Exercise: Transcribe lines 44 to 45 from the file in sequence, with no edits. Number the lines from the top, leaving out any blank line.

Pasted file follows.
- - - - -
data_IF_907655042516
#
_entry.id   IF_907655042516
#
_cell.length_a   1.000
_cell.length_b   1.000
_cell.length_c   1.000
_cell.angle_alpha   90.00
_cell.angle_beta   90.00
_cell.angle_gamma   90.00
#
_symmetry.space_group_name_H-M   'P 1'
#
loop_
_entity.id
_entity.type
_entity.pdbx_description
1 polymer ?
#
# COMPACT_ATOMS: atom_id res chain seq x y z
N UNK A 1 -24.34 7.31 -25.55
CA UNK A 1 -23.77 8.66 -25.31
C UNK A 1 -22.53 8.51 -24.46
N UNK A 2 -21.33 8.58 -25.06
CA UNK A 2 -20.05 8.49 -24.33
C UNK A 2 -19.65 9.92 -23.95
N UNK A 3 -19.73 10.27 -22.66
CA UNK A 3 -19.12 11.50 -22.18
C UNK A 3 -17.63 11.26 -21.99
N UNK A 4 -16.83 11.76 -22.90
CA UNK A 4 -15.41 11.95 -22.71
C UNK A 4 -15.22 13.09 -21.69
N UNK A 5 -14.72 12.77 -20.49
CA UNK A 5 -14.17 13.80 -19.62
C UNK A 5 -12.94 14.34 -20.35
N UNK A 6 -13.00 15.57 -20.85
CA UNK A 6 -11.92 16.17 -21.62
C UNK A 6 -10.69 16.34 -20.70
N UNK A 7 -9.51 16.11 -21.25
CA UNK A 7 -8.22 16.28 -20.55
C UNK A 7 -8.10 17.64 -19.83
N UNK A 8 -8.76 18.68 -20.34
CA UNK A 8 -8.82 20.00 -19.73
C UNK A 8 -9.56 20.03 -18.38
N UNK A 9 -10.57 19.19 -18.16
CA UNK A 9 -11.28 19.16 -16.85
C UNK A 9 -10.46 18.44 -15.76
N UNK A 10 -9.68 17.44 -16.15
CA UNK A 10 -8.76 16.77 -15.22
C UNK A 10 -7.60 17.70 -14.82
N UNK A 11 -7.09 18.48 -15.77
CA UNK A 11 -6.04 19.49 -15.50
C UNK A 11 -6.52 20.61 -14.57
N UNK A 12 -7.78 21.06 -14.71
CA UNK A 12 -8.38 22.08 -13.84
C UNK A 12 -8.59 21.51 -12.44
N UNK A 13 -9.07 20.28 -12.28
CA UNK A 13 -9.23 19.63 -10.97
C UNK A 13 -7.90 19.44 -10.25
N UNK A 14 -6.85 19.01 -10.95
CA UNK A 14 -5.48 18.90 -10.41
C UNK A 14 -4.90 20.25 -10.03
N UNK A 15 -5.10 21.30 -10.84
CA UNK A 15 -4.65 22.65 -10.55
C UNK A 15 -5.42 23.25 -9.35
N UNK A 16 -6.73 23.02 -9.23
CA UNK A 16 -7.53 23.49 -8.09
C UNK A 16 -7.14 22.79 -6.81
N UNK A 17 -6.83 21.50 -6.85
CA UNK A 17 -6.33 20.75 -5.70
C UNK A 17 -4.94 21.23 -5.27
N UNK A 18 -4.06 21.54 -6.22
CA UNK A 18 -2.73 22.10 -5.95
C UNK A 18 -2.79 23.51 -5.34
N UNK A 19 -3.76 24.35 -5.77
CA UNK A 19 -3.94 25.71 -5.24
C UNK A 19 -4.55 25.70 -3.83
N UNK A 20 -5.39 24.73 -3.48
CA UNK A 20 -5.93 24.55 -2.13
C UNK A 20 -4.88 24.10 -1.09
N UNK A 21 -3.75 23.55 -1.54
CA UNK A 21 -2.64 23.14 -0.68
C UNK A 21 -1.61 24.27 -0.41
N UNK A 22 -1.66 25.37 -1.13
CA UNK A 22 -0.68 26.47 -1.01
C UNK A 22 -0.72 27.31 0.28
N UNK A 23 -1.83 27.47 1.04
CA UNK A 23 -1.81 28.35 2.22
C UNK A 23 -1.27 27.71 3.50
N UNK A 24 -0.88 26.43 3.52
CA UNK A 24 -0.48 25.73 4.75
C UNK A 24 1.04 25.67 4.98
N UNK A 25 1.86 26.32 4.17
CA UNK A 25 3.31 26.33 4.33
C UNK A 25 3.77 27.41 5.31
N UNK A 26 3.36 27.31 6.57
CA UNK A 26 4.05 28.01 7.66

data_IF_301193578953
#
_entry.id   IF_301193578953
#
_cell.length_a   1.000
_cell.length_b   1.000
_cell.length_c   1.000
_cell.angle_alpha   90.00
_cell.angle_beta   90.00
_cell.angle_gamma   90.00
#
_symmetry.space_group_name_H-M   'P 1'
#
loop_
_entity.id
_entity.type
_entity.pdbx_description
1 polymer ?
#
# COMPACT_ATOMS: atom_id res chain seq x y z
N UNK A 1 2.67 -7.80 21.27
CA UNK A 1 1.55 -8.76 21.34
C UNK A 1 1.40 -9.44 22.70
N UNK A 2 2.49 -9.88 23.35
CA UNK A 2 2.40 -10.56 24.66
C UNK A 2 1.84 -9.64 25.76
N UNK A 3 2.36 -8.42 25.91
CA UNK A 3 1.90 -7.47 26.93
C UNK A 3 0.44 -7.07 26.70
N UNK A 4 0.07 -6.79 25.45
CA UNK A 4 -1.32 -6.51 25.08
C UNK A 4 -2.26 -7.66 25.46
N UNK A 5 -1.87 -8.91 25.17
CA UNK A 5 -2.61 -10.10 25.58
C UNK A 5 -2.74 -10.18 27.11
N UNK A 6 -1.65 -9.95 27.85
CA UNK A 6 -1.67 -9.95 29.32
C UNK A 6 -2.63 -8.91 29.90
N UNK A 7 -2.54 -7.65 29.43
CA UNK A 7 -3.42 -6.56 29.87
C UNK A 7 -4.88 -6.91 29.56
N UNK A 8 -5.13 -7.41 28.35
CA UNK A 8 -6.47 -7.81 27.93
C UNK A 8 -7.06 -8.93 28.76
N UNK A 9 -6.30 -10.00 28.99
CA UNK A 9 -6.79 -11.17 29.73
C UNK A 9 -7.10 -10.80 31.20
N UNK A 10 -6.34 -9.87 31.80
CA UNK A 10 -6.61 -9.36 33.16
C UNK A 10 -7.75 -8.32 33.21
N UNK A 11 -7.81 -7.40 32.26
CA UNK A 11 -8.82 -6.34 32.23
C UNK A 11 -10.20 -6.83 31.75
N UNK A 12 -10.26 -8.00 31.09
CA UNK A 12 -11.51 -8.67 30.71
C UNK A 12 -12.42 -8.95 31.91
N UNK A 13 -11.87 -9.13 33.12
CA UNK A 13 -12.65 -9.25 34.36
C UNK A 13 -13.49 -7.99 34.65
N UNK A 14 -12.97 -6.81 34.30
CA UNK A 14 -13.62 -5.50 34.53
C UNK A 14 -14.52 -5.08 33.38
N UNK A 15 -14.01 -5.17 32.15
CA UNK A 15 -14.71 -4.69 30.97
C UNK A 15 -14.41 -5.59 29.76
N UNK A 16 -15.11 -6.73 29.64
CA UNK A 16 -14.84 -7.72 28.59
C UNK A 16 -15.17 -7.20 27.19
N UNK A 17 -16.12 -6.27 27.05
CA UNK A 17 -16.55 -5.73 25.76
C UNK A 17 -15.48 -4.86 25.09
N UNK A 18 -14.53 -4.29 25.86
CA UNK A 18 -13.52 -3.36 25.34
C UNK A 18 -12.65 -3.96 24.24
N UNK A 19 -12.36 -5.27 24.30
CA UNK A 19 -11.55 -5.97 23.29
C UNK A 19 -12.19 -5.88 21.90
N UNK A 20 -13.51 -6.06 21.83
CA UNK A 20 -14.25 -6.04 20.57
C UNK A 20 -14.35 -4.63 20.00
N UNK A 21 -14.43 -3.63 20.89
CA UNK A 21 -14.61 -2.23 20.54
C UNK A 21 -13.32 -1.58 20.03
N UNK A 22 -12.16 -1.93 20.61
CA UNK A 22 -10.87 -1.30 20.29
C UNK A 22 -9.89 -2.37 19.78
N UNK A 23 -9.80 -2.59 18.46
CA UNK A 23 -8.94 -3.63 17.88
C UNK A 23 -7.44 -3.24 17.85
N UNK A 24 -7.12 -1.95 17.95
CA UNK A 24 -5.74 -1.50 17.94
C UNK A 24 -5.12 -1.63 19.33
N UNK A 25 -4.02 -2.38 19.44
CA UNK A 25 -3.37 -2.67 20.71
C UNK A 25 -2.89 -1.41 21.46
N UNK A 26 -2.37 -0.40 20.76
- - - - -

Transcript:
C UNK A 8 -9.56 20.03 -18.38
N UNK A 9 -10.57 19.19 -18.16